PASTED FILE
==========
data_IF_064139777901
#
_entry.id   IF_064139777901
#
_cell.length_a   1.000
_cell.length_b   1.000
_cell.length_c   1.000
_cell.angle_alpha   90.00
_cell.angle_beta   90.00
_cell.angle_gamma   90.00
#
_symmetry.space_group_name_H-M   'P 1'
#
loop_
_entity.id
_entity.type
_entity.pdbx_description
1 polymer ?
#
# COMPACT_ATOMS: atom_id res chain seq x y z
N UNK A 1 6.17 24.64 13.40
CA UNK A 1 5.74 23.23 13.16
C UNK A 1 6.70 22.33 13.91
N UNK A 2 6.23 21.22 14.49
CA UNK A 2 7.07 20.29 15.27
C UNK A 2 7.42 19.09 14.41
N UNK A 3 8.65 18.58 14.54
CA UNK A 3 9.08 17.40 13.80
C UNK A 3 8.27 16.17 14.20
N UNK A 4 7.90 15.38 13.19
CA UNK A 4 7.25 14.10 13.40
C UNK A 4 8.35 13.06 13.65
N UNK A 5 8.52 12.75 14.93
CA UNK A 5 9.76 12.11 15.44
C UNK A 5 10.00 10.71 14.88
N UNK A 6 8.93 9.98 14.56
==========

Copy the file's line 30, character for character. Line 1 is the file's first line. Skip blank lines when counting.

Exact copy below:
N UNK A 4 7.90 15.38 13.19